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I try to make a shell script to launch a serie of long-runner processes. Let's call them a, b, c, d and e. Processes b, c and d should run in parallel, and process e must run after all of the previous ones have terminated successfully.

There is my (pseudo-)code :

{
    echo "starting a"
    a
}&&
{
    (echo "starting b"; b; exit $?)&
    (echo "starting c"; c; exit $?)&
    (echo "starting d"; d; exit $?)&
    wait
}&&
{
    echo "starting e"
    e
}

My problem is, if any of b, c, d fails, the script continues and executes e. Is there a way to prevent that?

Huge thanks for any answers !

Antoine

share|improve this question
    
(echo "starting b"; b; exit $?) - the exit $? is definitely redundant. You can leave it off and the subshell will return exit code from b anyway. –  Theodros Zelleke Aug 14 '12 at 9:13
    
Possible duplicate of stackoverflow.com/questions/356100/… –  jpe Aug 14 '12 at 9:14

2 Answers 2

{
    (echo "starting b"; b)&
    (echo "starting c"; c)&
    (echo "starting d"; d)&
    wait %1 && wait %2 && wait %3
}&&

when waiting for a specific job wait returns this jobs exit code

To Understand look at these two examples:
only the last line is important (shows exit status of wait)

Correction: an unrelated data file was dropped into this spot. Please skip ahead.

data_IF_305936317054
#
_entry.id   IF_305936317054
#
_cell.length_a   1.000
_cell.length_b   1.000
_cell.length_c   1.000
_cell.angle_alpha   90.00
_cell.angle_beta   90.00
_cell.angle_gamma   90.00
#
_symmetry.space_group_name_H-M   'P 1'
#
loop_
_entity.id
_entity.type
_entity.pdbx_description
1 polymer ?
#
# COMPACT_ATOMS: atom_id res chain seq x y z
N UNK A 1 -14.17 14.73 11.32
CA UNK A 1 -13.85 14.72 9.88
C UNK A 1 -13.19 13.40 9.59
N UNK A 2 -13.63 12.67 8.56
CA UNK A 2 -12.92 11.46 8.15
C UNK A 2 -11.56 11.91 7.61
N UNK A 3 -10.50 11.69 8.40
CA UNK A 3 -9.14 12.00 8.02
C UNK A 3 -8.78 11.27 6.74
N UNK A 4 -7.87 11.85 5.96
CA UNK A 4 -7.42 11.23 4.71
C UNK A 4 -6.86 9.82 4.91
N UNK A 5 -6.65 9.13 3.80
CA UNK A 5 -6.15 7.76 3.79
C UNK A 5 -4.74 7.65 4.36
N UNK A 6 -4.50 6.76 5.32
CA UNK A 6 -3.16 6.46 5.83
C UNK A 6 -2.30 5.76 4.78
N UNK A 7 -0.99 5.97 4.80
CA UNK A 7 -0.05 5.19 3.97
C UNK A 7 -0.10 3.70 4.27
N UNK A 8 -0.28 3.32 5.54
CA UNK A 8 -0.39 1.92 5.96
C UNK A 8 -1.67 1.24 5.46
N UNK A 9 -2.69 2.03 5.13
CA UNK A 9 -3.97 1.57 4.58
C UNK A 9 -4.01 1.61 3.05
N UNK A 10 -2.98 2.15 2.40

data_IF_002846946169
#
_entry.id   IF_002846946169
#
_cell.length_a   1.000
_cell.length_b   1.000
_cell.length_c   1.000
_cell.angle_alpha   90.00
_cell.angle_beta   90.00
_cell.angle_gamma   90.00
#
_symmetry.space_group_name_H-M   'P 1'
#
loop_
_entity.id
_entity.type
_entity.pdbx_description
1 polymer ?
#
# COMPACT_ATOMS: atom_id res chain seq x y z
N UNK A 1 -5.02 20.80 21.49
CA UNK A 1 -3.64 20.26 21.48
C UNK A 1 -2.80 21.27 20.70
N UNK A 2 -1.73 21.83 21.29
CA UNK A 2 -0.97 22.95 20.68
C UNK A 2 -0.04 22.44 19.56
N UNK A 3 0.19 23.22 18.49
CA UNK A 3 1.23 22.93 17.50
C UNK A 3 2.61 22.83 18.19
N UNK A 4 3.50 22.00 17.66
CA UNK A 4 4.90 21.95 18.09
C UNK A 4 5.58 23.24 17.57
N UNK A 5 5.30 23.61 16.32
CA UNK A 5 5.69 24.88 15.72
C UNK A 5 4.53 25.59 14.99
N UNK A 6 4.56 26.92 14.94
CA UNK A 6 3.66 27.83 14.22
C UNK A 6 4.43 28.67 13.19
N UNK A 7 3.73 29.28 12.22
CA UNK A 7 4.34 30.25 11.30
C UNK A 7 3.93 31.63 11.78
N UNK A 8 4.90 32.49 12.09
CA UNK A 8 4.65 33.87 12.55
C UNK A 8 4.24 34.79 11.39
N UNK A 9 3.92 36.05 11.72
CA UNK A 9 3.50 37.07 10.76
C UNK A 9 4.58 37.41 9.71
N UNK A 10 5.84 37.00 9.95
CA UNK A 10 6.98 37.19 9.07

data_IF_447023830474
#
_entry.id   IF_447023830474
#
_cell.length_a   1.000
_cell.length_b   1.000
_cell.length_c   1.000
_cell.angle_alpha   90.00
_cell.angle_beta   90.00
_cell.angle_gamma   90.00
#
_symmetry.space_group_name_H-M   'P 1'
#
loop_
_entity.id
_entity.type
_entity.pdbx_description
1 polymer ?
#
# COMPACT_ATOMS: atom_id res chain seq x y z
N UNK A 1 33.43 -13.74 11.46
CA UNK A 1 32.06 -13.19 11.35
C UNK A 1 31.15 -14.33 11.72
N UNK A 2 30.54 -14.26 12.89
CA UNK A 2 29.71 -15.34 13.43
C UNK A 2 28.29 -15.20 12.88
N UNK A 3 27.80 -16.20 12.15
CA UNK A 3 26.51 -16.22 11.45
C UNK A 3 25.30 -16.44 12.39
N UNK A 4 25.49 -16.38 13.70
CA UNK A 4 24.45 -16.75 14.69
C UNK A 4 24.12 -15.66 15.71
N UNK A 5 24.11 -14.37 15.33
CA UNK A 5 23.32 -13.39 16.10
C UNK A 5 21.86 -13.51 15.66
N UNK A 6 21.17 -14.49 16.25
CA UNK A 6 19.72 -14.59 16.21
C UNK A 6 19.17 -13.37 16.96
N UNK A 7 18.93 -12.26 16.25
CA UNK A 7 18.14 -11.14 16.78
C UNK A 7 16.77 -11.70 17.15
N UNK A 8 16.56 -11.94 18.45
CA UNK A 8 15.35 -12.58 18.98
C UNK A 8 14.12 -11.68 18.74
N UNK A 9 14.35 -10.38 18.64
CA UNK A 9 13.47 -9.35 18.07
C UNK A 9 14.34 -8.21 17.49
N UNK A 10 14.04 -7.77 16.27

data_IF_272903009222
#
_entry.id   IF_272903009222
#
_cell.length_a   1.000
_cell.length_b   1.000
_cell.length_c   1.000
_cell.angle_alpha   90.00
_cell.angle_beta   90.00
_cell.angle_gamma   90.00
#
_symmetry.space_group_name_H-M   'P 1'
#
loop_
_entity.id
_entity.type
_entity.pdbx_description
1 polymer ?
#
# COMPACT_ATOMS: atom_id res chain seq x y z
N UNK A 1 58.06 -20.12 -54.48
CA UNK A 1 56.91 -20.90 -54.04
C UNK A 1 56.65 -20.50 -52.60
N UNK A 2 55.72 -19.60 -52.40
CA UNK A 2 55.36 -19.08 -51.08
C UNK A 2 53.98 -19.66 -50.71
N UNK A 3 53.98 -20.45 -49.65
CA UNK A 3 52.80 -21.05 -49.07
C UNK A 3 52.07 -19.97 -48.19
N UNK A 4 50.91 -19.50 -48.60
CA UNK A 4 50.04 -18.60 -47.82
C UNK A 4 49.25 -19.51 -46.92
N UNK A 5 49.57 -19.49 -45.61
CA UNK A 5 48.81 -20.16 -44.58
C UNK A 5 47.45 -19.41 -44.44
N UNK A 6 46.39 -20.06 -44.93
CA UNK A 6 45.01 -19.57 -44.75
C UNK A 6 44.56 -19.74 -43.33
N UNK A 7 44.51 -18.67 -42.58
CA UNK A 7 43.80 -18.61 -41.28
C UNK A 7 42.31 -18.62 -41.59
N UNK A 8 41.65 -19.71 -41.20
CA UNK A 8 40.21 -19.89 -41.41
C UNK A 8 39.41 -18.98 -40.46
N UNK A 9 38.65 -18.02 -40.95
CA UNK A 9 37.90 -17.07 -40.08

(sleep 3; false) & wait; echo $?
[1] 25358
[1]+  Exit 1                  ( sleep 3; false )
0

--

(sleep 3; false) & wait %1; echo $?
[1] 25362
[1]+  Exit 1                  ( sleep 3; false )
1
share|improve this answer
    
This will wait for all processes to complete, but does not capture the ir exit status. –  Henk Langeveld Aug 14 '12 at 12:45
1  
@HenkLangeveld: I have updated my answer in response to your objection –  Theodros Zelleke Aug 14 '12 at 13:16

By running a process in the background, you've basically told the shell that you're not interested in its success or failure.

wait will report the value of any signal in its exit code, if that applies. This is not what you're looking for.

A solution would be to have each command report its status to stdout and count the responses with grep.

{
  (echo "starting b"; b && echo ok)&
  (echo "starting c"; c && echo ok)&
  (echo "starting d"; d && echo ok)&
} | 
grep -c ok | ( read n && (( n==3 )) ) && 

{
echo "starting e"; e
}
share|improve this answer
    
In ksh93, grep -c ok | read n && (( n==3 )) && would work as well. –  Henk Langeveld Aug 14 '12 at 9:12

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